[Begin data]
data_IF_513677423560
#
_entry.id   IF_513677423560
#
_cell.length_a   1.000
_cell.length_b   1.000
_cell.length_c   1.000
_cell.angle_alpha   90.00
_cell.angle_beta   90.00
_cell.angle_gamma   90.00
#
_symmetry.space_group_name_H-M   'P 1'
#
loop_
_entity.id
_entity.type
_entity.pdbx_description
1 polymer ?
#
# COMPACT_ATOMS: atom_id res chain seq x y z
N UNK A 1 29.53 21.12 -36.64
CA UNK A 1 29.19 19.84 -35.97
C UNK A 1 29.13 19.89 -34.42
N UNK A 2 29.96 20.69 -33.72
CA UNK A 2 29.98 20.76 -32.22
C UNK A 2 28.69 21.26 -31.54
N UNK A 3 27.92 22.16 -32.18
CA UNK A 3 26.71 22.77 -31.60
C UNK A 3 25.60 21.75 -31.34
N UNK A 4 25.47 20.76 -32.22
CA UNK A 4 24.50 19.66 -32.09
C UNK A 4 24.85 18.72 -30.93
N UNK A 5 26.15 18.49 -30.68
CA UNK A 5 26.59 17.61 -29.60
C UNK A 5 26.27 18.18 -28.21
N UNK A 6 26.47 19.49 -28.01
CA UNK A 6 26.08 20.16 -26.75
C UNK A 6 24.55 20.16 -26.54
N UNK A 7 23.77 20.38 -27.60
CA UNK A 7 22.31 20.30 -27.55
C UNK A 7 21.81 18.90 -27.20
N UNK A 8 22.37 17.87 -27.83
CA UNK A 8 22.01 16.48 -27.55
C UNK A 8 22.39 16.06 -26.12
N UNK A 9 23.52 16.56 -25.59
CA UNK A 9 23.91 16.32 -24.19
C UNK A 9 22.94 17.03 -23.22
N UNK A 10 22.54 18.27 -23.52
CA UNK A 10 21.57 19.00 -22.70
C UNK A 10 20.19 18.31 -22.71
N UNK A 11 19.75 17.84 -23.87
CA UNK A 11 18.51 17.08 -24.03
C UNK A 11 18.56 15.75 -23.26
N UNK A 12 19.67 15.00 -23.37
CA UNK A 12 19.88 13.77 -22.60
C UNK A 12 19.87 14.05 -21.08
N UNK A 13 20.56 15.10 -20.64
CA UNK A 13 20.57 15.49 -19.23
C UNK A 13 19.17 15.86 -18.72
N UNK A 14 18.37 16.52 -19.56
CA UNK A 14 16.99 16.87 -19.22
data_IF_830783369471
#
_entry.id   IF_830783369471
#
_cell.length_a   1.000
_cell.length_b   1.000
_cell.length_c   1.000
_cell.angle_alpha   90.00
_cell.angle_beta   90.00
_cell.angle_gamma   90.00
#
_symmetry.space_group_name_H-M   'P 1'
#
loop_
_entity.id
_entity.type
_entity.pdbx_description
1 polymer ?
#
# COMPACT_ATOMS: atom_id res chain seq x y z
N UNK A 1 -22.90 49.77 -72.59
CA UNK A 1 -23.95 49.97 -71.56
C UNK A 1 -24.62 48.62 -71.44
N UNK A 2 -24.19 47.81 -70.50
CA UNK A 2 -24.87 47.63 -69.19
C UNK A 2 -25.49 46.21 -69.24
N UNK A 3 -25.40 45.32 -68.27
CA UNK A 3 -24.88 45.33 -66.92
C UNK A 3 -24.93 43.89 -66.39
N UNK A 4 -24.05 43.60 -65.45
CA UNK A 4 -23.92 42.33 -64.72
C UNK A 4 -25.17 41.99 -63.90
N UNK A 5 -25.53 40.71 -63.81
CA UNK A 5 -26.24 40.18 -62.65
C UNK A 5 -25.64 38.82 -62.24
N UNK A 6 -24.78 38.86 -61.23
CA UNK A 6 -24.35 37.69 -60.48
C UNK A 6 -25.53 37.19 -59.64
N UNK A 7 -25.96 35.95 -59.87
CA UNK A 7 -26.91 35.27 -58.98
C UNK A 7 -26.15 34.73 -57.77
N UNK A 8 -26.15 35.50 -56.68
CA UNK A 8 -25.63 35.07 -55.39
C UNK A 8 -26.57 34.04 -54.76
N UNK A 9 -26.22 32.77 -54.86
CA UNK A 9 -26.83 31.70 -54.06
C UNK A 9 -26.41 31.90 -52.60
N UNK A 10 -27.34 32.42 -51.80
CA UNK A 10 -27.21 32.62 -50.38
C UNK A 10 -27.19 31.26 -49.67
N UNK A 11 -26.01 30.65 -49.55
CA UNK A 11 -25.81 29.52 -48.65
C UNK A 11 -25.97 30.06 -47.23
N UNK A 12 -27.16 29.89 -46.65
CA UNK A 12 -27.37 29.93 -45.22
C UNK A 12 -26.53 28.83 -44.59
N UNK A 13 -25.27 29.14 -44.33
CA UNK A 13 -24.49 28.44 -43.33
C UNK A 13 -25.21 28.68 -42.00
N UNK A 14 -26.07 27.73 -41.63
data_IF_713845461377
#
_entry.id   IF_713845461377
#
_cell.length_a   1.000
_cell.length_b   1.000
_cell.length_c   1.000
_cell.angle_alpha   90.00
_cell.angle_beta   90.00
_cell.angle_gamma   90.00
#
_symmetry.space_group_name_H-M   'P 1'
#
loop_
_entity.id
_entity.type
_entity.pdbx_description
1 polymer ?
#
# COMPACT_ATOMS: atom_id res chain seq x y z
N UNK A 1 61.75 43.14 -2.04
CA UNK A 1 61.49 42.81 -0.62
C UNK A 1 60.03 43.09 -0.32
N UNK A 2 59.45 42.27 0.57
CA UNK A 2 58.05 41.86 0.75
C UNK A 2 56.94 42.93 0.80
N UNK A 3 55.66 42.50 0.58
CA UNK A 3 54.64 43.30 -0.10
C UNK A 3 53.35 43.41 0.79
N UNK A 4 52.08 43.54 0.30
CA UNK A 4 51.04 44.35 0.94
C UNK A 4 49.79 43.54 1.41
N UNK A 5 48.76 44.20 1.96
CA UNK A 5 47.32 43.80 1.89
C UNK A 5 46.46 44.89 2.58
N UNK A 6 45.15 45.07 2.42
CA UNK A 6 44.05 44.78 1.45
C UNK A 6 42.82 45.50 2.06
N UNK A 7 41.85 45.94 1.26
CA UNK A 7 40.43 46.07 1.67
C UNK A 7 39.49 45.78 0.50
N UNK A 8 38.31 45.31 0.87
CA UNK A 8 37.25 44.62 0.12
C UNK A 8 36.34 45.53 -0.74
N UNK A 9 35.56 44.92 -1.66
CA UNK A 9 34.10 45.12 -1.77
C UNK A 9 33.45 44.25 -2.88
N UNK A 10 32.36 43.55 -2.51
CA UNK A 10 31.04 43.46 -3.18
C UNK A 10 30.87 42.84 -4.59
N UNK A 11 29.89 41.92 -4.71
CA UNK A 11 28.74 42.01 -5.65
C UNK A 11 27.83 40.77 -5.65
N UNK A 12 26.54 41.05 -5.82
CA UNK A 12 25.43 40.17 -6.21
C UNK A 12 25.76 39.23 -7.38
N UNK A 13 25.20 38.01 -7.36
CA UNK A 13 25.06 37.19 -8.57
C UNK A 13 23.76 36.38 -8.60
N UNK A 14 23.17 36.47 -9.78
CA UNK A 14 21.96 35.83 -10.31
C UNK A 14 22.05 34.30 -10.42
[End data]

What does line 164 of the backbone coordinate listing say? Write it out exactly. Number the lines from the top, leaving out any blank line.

CA UNK A 8 37.25 44.62 0.12